The letter is addressed to John Kerry, the US secretary of state; Sergei Lavrov, the Russian foreign minister; Ban Ki-moon, the UN secretary general; and Cathy Ashton, the EU's foreign policy chief.
The retired ambassador Oliver Miles, who noted in 2009 that two members of the Chilcot inquiry into the Iraq war "are Jewish", said: "Tony Blair is the wrong man in the wrong job. The wrong man because he is identified with the war in Iraq; criticism has concentrated on his misreading of intelligence and his lies, but equally important was his failure to plan for the peace, with the result we see today. The wrong job because patching up the Palestine economy sounds good but avoids the real issue, the repression and misery of the occupation; that is what the quartet should tackle. Seven years on it's time to blow the whistle."
Crispin Blunt said: "It's time to end Tony Blair's personal calvary as quartet envoy following his disastrous statesmanship in office on the Middle East. His role as envoy was neutered politically almost as soon as it began, and is now a distraction from the increasingly desperate need for a comprehensive peace deal."
George Galloway said: "I have begun the process of parliamentary impeachment of Tony Blair. The House of Commons will vote on that later this year. His position is collapsing along with the state of Iraq he helped destroy. His tenure as Quartet envoy is now untenable"
A spokesperson for Blair said: "These are all people viscerally opposed to Tony Blair with absolutely no credibility in relation to him whatsoever. Their attack is neither surprising nor newsworthy. They include the alliance of hard right and hard left views which he has fought against all his political life. Of course he completely disagrees with them over the Middle East. He believes passionately in the two state solution but also believes that can only be achieved by a negotiation with Israel."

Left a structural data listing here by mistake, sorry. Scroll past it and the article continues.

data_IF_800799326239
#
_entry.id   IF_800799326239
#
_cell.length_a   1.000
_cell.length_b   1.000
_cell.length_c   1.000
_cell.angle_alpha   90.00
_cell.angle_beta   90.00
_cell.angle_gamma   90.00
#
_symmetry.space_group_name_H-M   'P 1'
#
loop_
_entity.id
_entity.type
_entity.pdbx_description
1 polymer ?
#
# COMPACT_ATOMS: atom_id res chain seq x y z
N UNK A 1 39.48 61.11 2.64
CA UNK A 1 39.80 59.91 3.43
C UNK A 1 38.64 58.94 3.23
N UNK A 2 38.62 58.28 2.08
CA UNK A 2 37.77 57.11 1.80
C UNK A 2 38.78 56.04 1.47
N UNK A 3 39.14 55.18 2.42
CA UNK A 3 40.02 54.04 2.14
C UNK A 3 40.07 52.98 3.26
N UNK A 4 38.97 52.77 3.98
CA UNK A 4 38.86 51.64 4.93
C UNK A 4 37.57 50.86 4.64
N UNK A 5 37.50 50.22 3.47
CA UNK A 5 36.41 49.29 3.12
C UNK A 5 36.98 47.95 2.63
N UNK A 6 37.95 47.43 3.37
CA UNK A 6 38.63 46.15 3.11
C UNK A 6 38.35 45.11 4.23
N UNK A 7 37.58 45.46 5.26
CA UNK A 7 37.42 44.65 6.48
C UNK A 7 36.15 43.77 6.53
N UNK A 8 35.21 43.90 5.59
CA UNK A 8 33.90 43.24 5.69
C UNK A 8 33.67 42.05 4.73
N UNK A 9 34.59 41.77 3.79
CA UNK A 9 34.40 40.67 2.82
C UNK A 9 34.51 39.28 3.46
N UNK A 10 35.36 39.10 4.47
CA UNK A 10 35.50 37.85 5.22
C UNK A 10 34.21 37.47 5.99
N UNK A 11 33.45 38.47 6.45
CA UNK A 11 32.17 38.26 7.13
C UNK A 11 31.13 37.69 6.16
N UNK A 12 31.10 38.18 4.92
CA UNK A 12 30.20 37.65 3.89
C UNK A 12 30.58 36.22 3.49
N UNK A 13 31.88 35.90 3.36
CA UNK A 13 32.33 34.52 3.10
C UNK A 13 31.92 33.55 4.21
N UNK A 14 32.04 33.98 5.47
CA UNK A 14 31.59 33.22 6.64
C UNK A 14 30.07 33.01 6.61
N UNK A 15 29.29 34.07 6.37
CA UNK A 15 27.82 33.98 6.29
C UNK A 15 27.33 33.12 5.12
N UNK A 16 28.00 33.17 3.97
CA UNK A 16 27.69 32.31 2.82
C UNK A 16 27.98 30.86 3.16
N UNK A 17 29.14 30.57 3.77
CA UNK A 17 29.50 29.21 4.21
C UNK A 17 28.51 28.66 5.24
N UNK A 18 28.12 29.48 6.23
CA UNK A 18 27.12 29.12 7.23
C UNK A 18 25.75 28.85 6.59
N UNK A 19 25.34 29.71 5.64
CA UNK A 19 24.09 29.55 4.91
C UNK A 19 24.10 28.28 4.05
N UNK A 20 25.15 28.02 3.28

The spokeperson said of Blair's role as the Middle East envoy: "The truth, and anybody who knows anything about the situation in respect of Palestine knows this, is that transformational change is impossible unless it goes hand in hand with a political process. There was hope that this could progress with the recent US led talks which were underpinned by a hugely ambitious economic plan spearheaded by Mr Blair."
The spokesperson said of the criticisms of Blair's business interests: "Mr Blair has done no work for JP Morgan in the Middle East he is the chair of their International Advisory Council where he provides advice on global political issues."
The shadow is a moral problem that challenges the whole ego-personality, for no one can become conscious of the shadow without considerable moral effort. To become conscious of it involves recognizing the dark aspects of the personality as present and real. This act is the essential condition for any kind of self-knowledge.
Carl Jung - Aion (1951). CW 9, Part II: P.14